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    ABSTRACT: Chemokines are chemotactic cytokines that control the migration and positioning of immune cells in tissues and are critical for the function of the innate immune system. Chemokines control the release of innate immune cells from the bone marrow during homeostasis as well as in response to infection and inflammation. They also recruit innate immune effectors out of the circulation and into the tissue where, in collaboration with other chemoattractants, they guide these cells to the very sites of tissue injury. Chemokine function is also critical for the positioning of innate immune sentinels in peripheral tissue and then, following innate immune activation, guiding these activated cells to the draining lymph node to initiate and imprint an adaptive immune response. In this review, we will highlight recent advances in understanding how chemokine function regulates the movement and positioning of innate immune cells at homeostasis and in response to acute inflammation, and then we will review how chemokine-mediated innate immune cell trafficking plays an essential role in linking the innate and adaptive immune responses. Copyright © 2015 Cold Spring Harbor Laboratory Press; all rights reserved.
    Preview · Article · Jan 2015 · Cold Spring Harbor perspectives in biology
  • Zamaneh Mikhak · William W. Agace · Andrew D. Luster
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    ABSTRACT: Lymphocytes are the key cells of the adaptive immune system that provide antigen-specific responses tailored to the context of antigen exposure. Through cytokine release and antibody production, lymphocytes orchestrate and amplify the recruitment and function of other immune cells and contribute to host defense against invading pathogens and the pathogenesis of many inflammatory diseases. Lymphocyte function is critically dependent on their ability to traffic into the correct anatomic locations at the appropriate times. This process is highly regulated and requires that lymphocytes interact with various homing molecules and respond to tightly regulated navigational cues.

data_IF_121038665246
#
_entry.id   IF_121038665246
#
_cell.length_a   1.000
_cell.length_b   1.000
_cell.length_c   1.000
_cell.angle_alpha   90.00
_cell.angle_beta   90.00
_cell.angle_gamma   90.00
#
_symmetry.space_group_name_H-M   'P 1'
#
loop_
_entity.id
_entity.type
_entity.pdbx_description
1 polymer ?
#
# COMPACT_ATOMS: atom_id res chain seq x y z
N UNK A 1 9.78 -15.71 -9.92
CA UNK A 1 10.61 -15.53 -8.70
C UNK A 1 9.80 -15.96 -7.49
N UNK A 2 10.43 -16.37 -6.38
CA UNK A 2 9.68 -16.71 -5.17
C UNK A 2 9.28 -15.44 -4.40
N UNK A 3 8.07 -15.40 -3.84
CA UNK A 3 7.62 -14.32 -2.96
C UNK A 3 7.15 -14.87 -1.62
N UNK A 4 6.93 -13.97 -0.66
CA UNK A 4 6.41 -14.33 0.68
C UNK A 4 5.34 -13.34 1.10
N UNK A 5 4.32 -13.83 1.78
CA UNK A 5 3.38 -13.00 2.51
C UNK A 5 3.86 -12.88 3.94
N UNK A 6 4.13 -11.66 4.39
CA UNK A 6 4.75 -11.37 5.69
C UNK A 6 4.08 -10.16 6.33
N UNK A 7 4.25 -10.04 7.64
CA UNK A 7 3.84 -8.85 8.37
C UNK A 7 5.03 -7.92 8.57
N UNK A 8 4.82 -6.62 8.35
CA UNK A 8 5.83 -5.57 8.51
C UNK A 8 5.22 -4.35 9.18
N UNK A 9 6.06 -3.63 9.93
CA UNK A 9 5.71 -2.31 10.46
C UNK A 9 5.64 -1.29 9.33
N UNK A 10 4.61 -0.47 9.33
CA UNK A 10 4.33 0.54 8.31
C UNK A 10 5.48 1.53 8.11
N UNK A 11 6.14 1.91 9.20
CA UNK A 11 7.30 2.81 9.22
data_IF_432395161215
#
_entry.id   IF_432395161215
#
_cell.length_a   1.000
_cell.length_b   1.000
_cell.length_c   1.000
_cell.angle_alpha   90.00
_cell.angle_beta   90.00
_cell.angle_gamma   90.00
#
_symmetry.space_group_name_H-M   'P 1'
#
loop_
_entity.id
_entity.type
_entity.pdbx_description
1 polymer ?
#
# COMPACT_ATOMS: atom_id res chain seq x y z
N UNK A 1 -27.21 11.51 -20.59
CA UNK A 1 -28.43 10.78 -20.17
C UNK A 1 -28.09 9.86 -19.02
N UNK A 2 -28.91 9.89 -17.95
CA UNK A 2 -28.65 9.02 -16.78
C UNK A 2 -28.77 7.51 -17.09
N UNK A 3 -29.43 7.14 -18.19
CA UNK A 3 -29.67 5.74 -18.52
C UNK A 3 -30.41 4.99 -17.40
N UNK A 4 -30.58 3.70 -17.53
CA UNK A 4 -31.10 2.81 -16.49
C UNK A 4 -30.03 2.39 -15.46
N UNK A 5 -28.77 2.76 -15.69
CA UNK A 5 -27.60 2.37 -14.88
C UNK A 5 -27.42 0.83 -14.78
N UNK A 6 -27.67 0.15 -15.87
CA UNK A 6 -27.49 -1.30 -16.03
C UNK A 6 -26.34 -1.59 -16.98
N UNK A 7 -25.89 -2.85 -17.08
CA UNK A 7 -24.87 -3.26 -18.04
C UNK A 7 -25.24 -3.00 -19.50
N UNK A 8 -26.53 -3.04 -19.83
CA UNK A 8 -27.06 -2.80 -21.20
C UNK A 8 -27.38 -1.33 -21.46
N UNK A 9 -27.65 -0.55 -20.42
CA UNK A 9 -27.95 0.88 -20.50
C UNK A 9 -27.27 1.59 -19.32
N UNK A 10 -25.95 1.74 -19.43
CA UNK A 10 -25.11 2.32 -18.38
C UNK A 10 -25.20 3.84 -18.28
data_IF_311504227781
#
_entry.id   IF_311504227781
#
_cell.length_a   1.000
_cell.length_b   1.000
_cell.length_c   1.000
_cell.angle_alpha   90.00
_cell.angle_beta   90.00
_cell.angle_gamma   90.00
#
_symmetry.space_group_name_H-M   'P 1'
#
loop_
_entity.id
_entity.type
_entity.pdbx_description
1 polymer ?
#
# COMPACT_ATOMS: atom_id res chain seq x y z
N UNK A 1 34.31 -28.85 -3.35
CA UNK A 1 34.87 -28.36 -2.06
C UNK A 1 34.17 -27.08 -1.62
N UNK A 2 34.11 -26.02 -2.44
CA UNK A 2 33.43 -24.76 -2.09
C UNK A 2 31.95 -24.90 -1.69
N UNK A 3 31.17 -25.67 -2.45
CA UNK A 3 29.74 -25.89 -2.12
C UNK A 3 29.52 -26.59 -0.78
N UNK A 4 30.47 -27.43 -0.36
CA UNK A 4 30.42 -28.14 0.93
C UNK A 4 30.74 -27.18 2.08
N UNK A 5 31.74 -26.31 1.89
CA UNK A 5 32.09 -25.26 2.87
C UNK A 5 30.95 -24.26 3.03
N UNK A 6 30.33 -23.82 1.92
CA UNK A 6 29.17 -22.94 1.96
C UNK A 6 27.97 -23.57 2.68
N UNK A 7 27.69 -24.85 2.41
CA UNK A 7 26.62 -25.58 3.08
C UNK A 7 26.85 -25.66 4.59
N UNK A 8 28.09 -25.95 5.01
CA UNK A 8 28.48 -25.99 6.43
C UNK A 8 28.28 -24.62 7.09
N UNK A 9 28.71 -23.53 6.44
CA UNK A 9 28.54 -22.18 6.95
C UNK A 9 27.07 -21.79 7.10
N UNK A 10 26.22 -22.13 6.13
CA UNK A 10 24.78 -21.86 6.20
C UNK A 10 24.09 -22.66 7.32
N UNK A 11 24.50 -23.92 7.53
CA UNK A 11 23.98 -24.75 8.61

No preview · Article · Jan 2015
  • Melvyn T Chow · Andrew D Luster
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    ABSTRACT: Chemokines are chemotactic cytokines that control the migration of cells between tissues and the positioning and interactions of cells within tissue. The chemokine superfamily consists of approximately 50 endogenous chemokine ligands and 20 G protein-coupled seven-transmembrane spanning signaling receptors. Chemokines mediate the host response to cancer by directing the trafficking of leukocytes into the tumor microenvironment. This migratory response is complex and consists of diverse leukocyte subsets with both antitumor and protumor activities. Although chemokines were initially appreciated as important mediators of immune cell migration, we now know that they also play important roles in the biology of nonimmune cells important for tumor growth and progression. Chemokines can directly modulate the growth of tumors by inducing the proliferation of cancer cells and preventing their apoptosis. They also direct tumor cell movement required for metastasis. Chemokines can also indirectly modulate tumor growth through their effects on tumor stromal cells and by inducing the release of growth and angiogenic factors from cells in the tumor microenvironment. In this Masters of Immunology primer, we focus on recent advances in understanding the complex nature of the chemokine system in tumor biology with a focus on how the chemokine system could be used to augment cancer immunotherapeutic strategies to elicit a more robust and long-lasting host antitumor immune response. Cancer Immunol Res; 2(12); 1125-31. ©2014 AACR. ©2014 American Association for Cancer Research.
    No preview · Article · Dec 2014

  • No preview · Conference Paper · Nov 2014